Consultation starts on children’s centres proposals
Consultation has started on proposals for delivering Brighton & Hove’s children’s centre service in future.
You can give your views online at Brighton & Hove City Council’s consultation portal.
Paper copies are available in children’s centres, and there will also be meetings with children’s centre users.
The decision to begin consultation on the proposals was made by the council’s children, young people and skills committee on Monday 16 November. The consultation closes on Sunday 20 December.
The proposals are based on the findings of a review board that included parent and voluntary sector representatives as well as public health and NHS experts. The review has also taken into account the consultation the council conducted late last winter.
The proposals seek to make sure that resources continue to be targeted at the children and parents in greatest need. They propose providing a balance of services such as baby groups that all families can access and services including home visits where appropriate for families in greatest need of intensive support.
Families on low incomes are eligible for free childcare places for two year olds.
The plans would see 11 of the 12 children’s centre buildings continuing to be used to deliver services. Seven would continue to be designated as children’s centres, and these would deliver outreach services to the other four sites. The proposal is that Cornerstone community centre will no longer be a children’s centre.
Other proposals include:
- Offering more parenting talks and discussion groups to reach more parents at an earlier stage
- Developing a city-wide ‘online children’s centre’ providing access to information and advice on services for families across the city.
Due to budget reductions from central government and increased demand for services the council has to make savings of some £68m in the coming years.
The council’s budget proposals for 2015/16 included a reduction in funding for children’s centres. Following a public consultation temporary funding for 2015/16 only of £670,000 was agreed in order to maintain services.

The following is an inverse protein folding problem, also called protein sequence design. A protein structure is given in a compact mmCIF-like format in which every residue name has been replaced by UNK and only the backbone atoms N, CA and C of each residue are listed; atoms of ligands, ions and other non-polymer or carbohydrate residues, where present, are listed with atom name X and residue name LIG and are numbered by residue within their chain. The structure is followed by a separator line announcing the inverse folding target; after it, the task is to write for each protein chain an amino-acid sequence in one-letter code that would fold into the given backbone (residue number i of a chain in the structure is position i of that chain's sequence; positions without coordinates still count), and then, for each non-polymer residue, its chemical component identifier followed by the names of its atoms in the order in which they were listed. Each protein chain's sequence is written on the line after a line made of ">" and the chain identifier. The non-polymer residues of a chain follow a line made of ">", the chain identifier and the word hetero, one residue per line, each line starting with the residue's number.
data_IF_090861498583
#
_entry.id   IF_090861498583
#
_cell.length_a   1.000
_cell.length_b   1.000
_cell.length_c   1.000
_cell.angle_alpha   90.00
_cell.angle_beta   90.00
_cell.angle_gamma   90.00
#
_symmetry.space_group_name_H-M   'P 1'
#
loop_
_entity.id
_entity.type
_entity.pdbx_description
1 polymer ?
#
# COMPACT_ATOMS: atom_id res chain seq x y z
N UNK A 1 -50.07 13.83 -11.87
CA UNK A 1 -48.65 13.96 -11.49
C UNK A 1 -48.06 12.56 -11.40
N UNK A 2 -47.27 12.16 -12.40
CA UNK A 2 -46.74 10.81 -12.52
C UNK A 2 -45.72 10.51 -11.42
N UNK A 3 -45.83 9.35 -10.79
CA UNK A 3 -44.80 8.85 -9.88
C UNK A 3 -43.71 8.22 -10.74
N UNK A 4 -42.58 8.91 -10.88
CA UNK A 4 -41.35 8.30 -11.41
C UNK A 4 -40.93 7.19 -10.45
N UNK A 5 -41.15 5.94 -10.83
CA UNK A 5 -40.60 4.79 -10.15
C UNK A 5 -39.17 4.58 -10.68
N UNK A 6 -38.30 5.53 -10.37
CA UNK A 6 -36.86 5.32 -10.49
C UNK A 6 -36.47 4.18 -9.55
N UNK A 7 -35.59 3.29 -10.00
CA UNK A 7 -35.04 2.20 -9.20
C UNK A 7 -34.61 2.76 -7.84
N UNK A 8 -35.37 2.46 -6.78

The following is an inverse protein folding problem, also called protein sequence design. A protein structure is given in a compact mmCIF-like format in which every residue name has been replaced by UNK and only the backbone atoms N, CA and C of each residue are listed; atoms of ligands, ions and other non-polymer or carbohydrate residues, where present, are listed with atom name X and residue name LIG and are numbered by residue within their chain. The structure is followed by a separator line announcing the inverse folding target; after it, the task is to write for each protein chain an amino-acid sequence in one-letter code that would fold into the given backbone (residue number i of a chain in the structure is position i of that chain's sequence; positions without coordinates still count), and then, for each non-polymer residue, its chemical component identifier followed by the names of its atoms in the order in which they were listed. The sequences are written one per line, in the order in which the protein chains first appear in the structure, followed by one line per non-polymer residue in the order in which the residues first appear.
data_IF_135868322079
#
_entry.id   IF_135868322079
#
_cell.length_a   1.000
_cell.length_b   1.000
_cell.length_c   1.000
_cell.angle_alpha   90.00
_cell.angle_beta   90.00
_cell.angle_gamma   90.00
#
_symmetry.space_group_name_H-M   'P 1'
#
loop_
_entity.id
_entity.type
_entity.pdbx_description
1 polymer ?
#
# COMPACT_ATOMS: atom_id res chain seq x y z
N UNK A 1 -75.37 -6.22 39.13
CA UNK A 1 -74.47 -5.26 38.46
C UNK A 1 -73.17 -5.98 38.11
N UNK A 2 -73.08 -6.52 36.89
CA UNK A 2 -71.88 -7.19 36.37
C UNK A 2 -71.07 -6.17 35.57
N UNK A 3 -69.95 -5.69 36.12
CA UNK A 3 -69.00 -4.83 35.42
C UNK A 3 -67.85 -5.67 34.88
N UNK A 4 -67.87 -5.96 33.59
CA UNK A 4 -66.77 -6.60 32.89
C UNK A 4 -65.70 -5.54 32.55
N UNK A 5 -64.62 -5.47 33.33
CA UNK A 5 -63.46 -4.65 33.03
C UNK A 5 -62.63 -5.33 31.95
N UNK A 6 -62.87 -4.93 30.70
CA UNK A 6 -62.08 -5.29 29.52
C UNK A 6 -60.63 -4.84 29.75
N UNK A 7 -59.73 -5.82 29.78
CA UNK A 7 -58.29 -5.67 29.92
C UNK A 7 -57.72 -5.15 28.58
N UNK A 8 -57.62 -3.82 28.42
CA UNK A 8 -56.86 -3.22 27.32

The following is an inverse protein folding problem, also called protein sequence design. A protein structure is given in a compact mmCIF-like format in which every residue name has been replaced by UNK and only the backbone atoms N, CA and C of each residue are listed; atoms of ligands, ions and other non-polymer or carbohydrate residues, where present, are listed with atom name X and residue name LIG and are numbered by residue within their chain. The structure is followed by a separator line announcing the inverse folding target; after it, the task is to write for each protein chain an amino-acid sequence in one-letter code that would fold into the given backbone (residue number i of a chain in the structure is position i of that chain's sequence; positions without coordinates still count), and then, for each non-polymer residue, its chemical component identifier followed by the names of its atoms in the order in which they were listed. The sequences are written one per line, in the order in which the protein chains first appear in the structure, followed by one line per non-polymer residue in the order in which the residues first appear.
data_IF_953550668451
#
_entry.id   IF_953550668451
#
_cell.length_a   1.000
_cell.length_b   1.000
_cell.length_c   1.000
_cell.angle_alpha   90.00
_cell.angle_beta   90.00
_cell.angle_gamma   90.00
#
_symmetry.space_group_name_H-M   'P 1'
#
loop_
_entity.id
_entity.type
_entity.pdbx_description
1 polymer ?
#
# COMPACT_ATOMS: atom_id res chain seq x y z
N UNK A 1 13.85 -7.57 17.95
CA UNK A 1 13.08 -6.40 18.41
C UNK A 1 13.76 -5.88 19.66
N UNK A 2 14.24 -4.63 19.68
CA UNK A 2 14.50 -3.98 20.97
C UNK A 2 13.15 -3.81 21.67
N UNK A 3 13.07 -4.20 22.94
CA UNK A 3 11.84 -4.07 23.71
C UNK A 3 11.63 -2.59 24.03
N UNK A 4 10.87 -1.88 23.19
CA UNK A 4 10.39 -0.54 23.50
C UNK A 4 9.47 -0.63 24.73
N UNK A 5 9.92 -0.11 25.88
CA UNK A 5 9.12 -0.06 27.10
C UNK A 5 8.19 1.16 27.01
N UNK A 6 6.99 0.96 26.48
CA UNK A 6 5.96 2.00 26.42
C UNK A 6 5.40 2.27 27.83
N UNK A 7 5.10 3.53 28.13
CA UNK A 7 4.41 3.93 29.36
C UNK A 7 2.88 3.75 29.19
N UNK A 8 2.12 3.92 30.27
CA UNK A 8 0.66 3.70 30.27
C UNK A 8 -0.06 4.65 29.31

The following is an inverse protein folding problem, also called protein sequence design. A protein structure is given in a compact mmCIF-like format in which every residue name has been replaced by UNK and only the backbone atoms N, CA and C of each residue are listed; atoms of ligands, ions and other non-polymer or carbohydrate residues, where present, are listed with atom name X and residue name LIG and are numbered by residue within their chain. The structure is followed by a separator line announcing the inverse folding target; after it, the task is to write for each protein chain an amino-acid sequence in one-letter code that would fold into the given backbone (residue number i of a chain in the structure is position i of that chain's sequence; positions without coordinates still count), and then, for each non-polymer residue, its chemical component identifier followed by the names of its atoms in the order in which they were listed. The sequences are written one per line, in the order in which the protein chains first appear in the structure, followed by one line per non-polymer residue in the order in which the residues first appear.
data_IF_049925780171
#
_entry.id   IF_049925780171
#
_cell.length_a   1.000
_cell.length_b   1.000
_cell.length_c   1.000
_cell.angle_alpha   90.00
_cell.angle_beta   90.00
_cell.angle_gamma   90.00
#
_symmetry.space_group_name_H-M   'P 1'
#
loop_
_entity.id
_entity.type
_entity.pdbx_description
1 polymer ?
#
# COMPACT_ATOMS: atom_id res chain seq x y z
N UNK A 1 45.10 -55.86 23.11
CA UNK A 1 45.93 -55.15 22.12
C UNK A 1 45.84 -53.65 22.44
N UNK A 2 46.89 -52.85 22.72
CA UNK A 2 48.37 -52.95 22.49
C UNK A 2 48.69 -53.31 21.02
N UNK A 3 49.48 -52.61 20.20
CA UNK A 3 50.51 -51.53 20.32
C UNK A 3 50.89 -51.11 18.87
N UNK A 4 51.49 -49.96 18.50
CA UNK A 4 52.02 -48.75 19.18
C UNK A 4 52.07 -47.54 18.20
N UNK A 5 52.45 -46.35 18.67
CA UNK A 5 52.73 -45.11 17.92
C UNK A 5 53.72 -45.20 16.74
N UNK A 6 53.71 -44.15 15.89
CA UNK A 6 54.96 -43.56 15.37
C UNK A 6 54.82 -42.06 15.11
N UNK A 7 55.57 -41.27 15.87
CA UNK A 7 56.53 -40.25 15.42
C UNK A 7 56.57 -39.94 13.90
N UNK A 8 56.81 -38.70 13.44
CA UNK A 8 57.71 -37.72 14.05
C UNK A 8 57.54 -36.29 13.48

There is a proposal for a further saving of £176,000 as part of the 2016/17 budget proposals. If agreed the total reduction will be £846,000.
The council’s children, young people and skills committee will consider the results of the consultation when it meets in January.
The chair of the council’s children, young people and skills committee, Councillor Tom Bewick, said: “We need to make sure resources are targeted at the children and families who need them most.
“I would encourage everyone to respond to the consultation so that the committee can take account of people’s views when we make decisions about the future of children’s centres in January.
“With the budget cuts we are facing we have to make some very difficult decisions. Doing nothing is simply no longer an option.”
The proposals are to continue using the following seven children’s centres as main sites and designated children’s centres:
- Roundabout (Whitehawk)
- Hangleton Park
- Conway Court (in partnership with Sussex Community NHS Trust)
- Portslade (but with reduced opening hours).
The proposals are to merge the following children’s centres and to continue to use them as delivery points for services. These buildings will only open for children’s centre services when a service is running.
- The Deans (Rudyard Kipling primary school) – merge with Roundabout
- West Hove (West Hove infant school) – merge with Conway Court
- Hollingbury and Patcham (Carden primary school) – merge with Hollingdean
- City View (in partnership with Sussex Community NHS Trust) – merge with Tarner and / or Moulsecoomb.
As part of the changes there will be a review of the existing City View catchment area to consider how it should be divided between Tarner and Moulsecoomb.
The proposal is that Cornerstone community centre will no longer be a children’s centre and the catchment area will merge with Tarner.
Cornerstone is not a council building. The Deans, West Hove and Hollingbury children’s centres are spaces within existing primary schools. The schools will of course not close.